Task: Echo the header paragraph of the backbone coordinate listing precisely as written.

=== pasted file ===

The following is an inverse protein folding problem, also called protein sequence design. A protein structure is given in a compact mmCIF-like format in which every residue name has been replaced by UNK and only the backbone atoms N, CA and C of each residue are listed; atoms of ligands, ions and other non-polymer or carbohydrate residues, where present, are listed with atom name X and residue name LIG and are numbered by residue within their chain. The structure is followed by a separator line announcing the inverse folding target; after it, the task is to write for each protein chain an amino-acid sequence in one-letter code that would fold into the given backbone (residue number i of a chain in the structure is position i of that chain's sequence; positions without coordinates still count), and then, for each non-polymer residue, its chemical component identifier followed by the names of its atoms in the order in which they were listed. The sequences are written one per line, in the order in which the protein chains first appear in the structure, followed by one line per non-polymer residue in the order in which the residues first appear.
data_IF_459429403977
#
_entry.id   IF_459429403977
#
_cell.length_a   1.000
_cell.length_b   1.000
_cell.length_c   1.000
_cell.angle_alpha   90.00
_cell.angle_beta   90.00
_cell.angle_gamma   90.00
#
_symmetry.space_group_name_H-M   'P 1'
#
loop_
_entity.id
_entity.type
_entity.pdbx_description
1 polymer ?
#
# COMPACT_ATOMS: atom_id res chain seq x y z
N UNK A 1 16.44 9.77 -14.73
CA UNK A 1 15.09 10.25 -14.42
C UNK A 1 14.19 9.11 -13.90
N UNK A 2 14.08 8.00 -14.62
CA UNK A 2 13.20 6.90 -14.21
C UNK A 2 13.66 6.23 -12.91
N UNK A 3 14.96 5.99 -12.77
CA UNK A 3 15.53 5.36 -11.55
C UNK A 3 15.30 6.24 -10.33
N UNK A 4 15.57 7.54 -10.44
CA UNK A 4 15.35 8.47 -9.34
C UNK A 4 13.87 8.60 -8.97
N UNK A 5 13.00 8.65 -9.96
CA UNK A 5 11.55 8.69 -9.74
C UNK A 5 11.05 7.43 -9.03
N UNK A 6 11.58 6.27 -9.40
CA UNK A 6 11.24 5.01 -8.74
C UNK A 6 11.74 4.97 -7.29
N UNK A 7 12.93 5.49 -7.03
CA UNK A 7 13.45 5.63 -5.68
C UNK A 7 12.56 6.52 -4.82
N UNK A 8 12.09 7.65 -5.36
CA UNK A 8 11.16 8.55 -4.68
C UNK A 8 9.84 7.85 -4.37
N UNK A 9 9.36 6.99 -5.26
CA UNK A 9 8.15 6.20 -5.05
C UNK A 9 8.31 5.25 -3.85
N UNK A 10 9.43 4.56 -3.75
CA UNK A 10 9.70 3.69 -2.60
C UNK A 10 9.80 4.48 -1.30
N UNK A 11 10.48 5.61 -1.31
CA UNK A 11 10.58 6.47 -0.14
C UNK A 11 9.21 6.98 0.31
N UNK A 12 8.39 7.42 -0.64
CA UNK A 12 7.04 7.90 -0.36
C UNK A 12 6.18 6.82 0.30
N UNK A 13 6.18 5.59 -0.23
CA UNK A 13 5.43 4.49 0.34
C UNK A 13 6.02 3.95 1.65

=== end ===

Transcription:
The following is an inverse protein folding problem, also called protein sequence design. A protein structure is given in a compact mmCIF-like format in which every residue name has been replaced by UNK and only the backbone atoms N, CA and C of each residue are listed; atoms of ligands, ions and other non-polymer or carbohydrate residues, where present, are listed with atom name X and residue name LIG and are numbered by residue within their chain. The structure is followed by a separator line announcing the inverse folding target; after it, the task is to write for each protein chain an amino-acid sequence in one-letter code that would fold into the given backbone (residue number i of a chain in the structure is position i of that chain's sequence; positions without coordinates still count), and then, for each non-polymer residue, its chemical component identifier followed by the names of its atoms in the order in which they were listed. The sequences are written one per line, in the order in which the protein chains first appear in the structure, followed by one line per non-polymer residue in the order in which the residues first appear.